San Francisco’s Mission Workshop has been on a steady climb of growth since their first bag was released. Originally on Rondel, an alleyway off of 16th street, they recently expanded their space to continue all the way onto Valencia street, a prominent shopping thoroughfare in the Mission.
The brand’s design aesthetics carry over through a palette of raw wood and steel, as well as stark white walls overlaid with vinyl appliqué and photography. Taking center stage is their high end Advanced Projects and fledgling brand ACRE.
I had the opportunity to photograph this space, prior to the brand’s opening party last Friday… If you have the chance to see it for yourself, swing by. If not, check out the Gallery!
Tuesday – Saturday 10am-8pm
Sunday – Monday 12pm-7pm
541 Valencia St.
San Francisco, CA 94110
When Mash first opened their storefront a few years back, it quickly became a clubhouse of sorts for the local riders. Group rides would meet up once or twice a week to explore the roads and trails of San Francisco. As quickly as the storefront became popular, the brand itself grew and the need for more space became apparent, sending Mike Martin on a hunt for a bigger store, with space for a design office.
Yesterday I swung through their new storefront and design offices in SF and hung out for a bit, soaking in all the random artifacts both from SF’s street racing culture and cycling’s most iconic brands… See more in the Gallery!
From Pristine came Meesterknecht, a new cycle shop in Amsterdam. I love seeing brands progress like this and one day I’d love to make it out to see their space. For now, these photos will have to do. Read up on the background of this new shop below…
Hey ladies, listen up!
Women’s Bike Mechanic Scholarship
SRAM, Liv, QBP, United Bicycle Institute (UBI), Pedro’s and Park Tool have joined together to offer ten scholarships for women bike mechanics to attend UBI. This scholarship is dedicated to getting more women on bikes and supporting the development of female mechanics. This opportunity is open to aspiring or experienced bike mechanics and women that would like to increase their technical knowledge to further their career in the bike industry.
Continue reading below…
As you can probably tell, I’ve been really stoked on what Chumba is doing here in Austin, Texas. During MTB season earlier this year, I caught up with Vince, who was riding the first prototype Ursa 29+ MTBs. At the time, Chumba’s production was in Oregon, but in recent months, they’ve moved all production in house, using USA-made tubing…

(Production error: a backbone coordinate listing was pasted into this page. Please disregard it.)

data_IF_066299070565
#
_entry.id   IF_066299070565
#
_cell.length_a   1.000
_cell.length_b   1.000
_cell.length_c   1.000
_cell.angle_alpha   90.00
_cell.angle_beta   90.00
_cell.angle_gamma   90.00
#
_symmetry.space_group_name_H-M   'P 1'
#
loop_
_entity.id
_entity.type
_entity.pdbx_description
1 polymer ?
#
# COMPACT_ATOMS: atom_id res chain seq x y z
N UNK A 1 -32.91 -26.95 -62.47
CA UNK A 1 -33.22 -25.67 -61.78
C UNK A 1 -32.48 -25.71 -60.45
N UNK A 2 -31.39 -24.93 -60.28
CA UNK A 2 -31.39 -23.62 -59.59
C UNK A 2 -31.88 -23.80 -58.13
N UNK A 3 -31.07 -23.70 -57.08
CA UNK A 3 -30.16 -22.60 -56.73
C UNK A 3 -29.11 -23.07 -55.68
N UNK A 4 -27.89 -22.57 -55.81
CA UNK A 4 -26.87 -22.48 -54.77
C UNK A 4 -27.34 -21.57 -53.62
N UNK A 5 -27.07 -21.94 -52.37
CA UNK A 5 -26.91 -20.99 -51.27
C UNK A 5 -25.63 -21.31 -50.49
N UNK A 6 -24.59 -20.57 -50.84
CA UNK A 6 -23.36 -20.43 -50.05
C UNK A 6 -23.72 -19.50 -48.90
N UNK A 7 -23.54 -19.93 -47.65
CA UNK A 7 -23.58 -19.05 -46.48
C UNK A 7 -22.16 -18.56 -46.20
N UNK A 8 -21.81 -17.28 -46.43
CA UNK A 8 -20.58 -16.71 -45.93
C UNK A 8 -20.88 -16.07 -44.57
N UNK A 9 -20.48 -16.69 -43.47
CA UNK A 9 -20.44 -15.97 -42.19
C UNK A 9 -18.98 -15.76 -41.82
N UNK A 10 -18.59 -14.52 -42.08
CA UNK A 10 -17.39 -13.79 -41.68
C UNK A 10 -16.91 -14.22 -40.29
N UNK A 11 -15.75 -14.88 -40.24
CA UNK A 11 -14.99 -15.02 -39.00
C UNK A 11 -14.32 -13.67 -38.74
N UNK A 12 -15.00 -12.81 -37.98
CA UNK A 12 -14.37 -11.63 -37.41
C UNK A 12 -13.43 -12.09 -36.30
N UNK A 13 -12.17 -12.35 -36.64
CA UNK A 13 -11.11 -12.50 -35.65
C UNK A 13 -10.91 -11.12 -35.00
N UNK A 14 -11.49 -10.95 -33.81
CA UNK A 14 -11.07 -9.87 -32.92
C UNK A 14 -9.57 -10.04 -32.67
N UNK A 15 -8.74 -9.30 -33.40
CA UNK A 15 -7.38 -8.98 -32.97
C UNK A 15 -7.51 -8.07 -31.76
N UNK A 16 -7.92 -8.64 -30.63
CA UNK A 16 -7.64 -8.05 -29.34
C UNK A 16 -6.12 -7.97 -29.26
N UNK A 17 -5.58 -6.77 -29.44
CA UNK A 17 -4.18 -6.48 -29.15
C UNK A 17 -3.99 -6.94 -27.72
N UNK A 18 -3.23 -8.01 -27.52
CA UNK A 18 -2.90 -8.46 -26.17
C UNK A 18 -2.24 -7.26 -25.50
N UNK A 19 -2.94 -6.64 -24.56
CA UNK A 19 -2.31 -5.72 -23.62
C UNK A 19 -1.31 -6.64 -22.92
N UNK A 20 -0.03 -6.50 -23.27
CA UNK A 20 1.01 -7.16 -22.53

Good Things Don’t Change at Mercian Cycles
Photos and words by Jim Holland
Sometimes good things don’t change, Mercian Cycles is one of those things.
The current workshop has sat in the same spot since 1965, watching as modern industrial buildings crop up around it and other older workshops disappear. Underneath the steeped, church like ceiling, little has changed and the intermittent clang of tubes and scraping of files ring out as they have done for the last 50 years whilst one by one, men make bicycles by hand.
Frames are still brazed free hand on an open hearth, as they have been since day one, amongst the very last practitioners of this method, Mercian believes it to be gentler on the tubes, which contributes to the longevity of the frame. Die hard Reynolds stalwarts, they don’t often stray from Birmingham steel and have a good stock of 531 for the true nostalgist.
One of just a handful of England’s traditional shop based builders that remain, the torches are still firing brightly and the benches are seldom dormant as the orders keep pouring in, one of them mine, I’m counting the days.
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This image is rad on so many levels. I’m thankful for two things: shops like GSC and my parents for giving me all their Dead albums to listen to when I was a kid. Unfortunately, these top caps aren’t available online, you’ll have to head to Golden Saddle Cyclery to score one.
Embracing the Aroma at the Buffalo Trace Distillery
Words and photos by Kyle Kelley
Last winter, while I was home in Indiana for the holidays, my parents and I decided to head across the Ohio River to Bourbon Country for a visit to Buffalo Trace. Unlike many of the other touristy distilleries in Kentucky, Buffalo Trace is not fancy and they sure as hell don’t pump perfume into the air to mask the smell of the sour mash.
The desert is a destination for many, who seek its healing potential and spiritual homeostasis. For us, we just wanted the red sands of Sedona, Arizona to cleanse us from Las Vegas and Interbike.
When I mentioned to Ty that Sean and I were driving back to Texas after the tradeshow, he was stoked for us. Then, when I said “yeah, I’m thinking we’ll head through Sedona for a quick ride”, he immediately wanted in.
That’s why I love Ty so much. Hell, that’s why I love my friends so much. They’re willing to go 7 hours out of their way to ride bikes for 3 hours. Ok, ride bikes for 2 hours and shoot photos, fuck off, play with snakes for an hour.
We rolled into town and couldn’t find an open camp site, so we set up at a hotel next to the Bike and Bean, a local MTB establishment at the trailhead. The guys were super friendly and then, out of the blue, a local named Duff asked us if he could join us. Uh, sure!
It turned out to be a short, but sweet trek through the desert and I’ll definitely be returning!
Pre-Season Preparation at Richard Sachs
Photos and words by Dan Chabanov
I pretty much wait all year to get this email. It’s short and simply reads;
“The bikes are ready. When can I expect you?”